(Reuters) - Activist investor Daniel Loeb’s hedge fund Third Point LLC has demanded access to a trove of records from Campbell Soup Co, ranging from board meeting minutes to financial documents, as it ratchets up a campaign to replace the company’s board of directors, according to a letter seen by Reuters.
Third Point’s move offers an example of the legal tools shareholder activists are increasingly using to boost their chances of winning proxy contests against corporate boards.
Such maneuvering could prove crucial in this case, given Third Point, which owns 5.65 percent of the canned soup maker, faces challenges in wooing some key shareholders. Descendants of former Campbell Soup Chairman John Dorrance own a combined 42 percent stake in the company, representing a major hurdle.
Third Point gave the U.S. company five days to provide it access to several, typically confidential, documents, pertaining to its recently completed strategic review, its mergers and acquisitions activity, and succession planning for its chief executive, according to Third Point’s “demand letter,” dated and delivered to Campbell Soup on Wednesday.
In the letter, the hedge fund cites a New Jersey statute that gives shareholders the right to review company documents, provided they demonstrate a “proper purpose” for looking at the records. This sets the stage for a legal battle with Campbell Soup, should it refuse access to the records.
Campbell Soup, based in Camden, New Jersey, did not respond to a request for comment on how it would respond to Third Point’s demands.
In a press release it published on Thursday to urge shareholders to back its board, the company said that it “strongly objects to Third Point’s aggressive and short-sighted tactics”.
Third Point declined to comment.
Campbell Soup shares were up 1.2 percent at $36.94 in early morning trading in New York on Thursday, giving the company a market capitalization of $11.1 billion.
Last month, Third Point unveiled a slate of nominees to replace all twelve of Campbell’s directors, alleging the company has been mismanaged for years. The company’s share price is now 30 percent lower than it was 20 years ago, Loeb said, adding that executives failed to explore all strategic options, including the sale of the company.
Campbell has disputed this, arguing that its recently concluded strategic review considered every possibility.
The company has said it currently plans to sell only its international and fresh refrigerated-foods units, as it focuses on improving its operational performance.
The Wall Street Journal reported on Thursday that Jeff Dunn, the former president of Campbell’s fresh food unit, is leading a consortium of investors that is in talks to buy that division for between $500 million and $700 million.
Third Point said it needs to see Campbell documents to determine whether board directors or employees violated their fiduciary duty. In its letter, Third Point seized on comments made last month by Campbell’s interim CEO, Keith McLoughlin.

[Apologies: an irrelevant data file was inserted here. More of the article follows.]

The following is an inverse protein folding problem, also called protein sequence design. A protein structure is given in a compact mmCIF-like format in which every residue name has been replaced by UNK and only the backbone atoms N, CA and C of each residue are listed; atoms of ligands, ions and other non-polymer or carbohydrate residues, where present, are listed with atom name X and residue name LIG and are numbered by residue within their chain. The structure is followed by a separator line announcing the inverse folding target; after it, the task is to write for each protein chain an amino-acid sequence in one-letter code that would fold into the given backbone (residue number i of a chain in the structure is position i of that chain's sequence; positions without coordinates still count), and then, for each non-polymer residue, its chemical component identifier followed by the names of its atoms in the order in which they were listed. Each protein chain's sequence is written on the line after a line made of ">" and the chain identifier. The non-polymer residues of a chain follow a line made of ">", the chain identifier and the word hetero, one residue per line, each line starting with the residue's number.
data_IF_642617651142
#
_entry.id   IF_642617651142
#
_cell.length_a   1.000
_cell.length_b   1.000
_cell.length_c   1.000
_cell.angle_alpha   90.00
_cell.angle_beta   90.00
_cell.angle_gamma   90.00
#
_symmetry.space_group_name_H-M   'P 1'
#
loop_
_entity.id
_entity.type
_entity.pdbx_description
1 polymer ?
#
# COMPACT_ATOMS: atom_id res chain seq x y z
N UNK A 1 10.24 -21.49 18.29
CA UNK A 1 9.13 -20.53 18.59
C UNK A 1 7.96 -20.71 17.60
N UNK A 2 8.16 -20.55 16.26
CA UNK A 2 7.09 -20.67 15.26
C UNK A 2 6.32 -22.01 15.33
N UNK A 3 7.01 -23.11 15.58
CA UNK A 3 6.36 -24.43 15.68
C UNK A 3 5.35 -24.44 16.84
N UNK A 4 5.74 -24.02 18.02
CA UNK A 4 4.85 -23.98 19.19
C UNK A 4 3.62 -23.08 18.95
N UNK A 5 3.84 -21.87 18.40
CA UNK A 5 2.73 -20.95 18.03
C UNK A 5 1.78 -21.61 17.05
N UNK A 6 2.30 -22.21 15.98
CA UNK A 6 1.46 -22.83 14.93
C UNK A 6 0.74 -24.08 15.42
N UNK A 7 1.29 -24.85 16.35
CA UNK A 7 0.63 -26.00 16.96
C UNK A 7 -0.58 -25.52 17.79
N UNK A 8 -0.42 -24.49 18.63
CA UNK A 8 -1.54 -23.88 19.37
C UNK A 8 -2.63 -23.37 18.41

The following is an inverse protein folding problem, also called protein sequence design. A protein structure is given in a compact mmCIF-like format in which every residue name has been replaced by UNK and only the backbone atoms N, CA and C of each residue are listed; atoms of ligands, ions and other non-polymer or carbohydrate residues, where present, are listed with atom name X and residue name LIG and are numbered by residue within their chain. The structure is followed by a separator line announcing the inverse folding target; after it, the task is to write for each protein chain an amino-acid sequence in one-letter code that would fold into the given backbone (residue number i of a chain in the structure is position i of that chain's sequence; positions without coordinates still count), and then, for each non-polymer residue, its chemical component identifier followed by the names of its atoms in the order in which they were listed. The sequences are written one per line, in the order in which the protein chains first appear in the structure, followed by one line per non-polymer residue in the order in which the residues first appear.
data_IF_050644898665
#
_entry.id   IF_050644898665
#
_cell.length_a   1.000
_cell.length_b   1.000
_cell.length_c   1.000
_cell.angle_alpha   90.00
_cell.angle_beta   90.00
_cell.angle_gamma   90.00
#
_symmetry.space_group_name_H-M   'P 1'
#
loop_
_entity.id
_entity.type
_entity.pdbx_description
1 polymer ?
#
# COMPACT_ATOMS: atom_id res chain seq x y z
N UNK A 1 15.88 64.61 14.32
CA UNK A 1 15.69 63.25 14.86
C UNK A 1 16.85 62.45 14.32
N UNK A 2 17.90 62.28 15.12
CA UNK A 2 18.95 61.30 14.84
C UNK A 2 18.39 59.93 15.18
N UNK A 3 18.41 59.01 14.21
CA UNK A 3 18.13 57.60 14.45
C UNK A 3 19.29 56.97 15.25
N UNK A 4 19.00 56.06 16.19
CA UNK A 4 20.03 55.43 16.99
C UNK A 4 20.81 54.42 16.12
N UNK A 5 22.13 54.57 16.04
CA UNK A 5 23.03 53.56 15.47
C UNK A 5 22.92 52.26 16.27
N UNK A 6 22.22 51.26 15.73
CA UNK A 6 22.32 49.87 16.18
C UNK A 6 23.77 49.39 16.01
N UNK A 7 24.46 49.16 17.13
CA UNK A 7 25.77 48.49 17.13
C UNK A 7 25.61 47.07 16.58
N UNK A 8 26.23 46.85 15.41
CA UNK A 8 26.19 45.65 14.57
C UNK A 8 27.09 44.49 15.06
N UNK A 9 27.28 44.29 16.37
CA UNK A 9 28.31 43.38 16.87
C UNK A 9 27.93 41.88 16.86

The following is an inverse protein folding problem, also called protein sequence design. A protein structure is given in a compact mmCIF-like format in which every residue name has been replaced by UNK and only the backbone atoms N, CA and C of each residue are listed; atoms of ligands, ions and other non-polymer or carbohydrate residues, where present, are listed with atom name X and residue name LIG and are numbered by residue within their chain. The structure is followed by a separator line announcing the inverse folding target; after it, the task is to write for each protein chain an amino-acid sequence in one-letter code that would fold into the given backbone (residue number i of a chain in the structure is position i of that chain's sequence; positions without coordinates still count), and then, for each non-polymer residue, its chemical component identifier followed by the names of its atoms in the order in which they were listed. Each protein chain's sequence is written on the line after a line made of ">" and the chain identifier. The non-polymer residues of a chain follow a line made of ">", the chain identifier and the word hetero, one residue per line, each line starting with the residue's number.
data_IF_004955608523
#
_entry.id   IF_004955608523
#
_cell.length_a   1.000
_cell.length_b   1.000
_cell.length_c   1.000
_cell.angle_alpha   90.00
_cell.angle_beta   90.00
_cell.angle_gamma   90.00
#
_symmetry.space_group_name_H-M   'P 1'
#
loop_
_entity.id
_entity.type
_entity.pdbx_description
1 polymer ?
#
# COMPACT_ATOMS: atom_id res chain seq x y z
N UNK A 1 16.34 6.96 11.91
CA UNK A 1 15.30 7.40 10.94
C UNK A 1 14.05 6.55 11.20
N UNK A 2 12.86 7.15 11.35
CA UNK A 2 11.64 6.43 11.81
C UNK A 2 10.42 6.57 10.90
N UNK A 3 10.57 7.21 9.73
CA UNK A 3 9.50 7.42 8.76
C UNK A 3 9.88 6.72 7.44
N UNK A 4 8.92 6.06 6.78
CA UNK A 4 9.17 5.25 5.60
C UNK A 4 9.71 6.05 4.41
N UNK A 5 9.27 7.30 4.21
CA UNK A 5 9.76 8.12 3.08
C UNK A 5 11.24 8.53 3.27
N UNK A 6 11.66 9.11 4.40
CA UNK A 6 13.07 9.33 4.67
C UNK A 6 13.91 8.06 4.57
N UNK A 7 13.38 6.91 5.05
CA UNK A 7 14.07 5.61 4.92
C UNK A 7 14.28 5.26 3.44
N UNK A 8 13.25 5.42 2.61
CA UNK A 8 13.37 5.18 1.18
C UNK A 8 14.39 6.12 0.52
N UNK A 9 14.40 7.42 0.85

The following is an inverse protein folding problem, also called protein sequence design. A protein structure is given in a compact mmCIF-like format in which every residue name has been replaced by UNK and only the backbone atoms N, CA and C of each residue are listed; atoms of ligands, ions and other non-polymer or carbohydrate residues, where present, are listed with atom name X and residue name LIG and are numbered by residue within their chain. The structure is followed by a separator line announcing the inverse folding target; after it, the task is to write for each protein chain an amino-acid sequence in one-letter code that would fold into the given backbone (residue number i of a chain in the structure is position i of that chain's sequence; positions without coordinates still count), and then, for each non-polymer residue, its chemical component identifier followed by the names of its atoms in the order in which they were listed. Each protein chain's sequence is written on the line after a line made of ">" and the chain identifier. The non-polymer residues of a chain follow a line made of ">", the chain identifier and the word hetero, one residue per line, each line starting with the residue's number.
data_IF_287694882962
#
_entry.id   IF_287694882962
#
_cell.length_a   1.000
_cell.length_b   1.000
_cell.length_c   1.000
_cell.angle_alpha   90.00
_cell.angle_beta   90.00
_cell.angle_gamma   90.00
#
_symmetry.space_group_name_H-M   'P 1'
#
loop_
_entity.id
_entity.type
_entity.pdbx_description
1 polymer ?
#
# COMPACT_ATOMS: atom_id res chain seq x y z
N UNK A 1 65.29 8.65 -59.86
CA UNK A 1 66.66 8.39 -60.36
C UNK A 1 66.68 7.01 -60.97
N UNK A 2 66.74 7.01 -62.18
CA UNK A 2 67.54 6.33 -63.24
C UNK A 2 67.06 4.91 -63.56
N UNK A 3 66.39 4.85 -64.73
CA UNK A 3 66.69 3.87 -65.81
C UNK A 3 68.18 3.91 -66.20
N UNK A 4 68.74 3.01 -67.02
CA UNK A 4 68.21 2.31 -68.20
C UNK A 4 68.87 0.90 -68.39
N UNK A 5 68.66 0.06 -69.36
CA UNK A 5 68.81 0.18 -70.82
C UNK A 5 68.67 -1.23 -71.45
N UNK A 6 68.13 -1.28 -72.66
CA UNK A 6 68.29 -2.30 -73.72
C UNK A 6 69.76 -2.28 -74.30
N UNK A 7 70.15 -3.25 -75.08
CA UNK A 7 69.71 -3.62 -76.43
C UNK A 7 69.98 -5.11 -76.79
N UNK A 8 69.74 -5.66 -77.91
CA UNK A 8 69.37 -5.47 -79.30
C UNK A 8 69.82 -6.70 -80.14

McLoughlin, who took over when CEO Denise Morrison exited abruptly in May, had said the firm relied too much on acquisitions and lacked a culture of accountability, that led to poor execution.
“These admissions demonstrate that shareholders are entitled to the records of the company’s decision-making processes to investigate this unquestionable mismanagement and further instances of wrongdoing,” according to Third Point’s letter.
Among the things Loeb wants to find out is how the company went from saying that its $6 billion acquisition of Snyder’s-Lance would be accretive to earnings only to reverse itself and say it would be modestly dilutive to earnings.
“It is unfathomable that Campbell management could improperly represent to shareholders that the largest acquisition in the company’s history would be accretive and just five months later admit that they blew it,” the letter said.
Third Point is also asking for details about what the board planned to do after Morrison stepped down, including hiring a headhunter and any information on potential CEO candidates.
“Given Ms. Morrison’s disastrous performance, the board should have been acutely focused on trying to identify a qualified replacement well before her separation,” the letter said.
Campbell, which revolutionized the home-cooking industry with easy-to-prepare soups and low-cost production techniques, has been struggling to attract young consumers to its namesake soups and Pepperidge Farm cookies.
It is not clear if any company would buy Campbell in its entirety. Kraft Heinz Co has considered an acquisition of Campbell in the past, sources have told Reuters, but there is no sign of any recent approach from the company.
Third Point’s records request also covers any information related to board director Bennett Dorrance, who has held his seat since 1989 and was granted a waiver to stay after reaching the mandatory retirement age of 72.
Third Point is interested in finding out why Dorrance, a grandson of former company chief John Dorrance, has not moved more quickly to reduce the loans he took for which he pledged roughly $500 million of his Campbell shares as collateral.
Pledging or loaning out shares creates questions about whether the shares can be voted and if “directors’ interests are truly aligned with those of shareholders,” the letter said.
Campbell said on Thursday it will hold its annual shareholder meeting, where investors will vote on the board directors, on Nov. 29. It is not clear whether any legal dispute over Third Point’s demand for company documents would be resolved by then.
Investors who hold Campbell shares as of Oct. 9 will be eligible to vote at the shareholder meeting, the company said.
Reporting by Svea Herbst-Bayliss in Boston; Editing by Himani Sarkar and Frances Kerry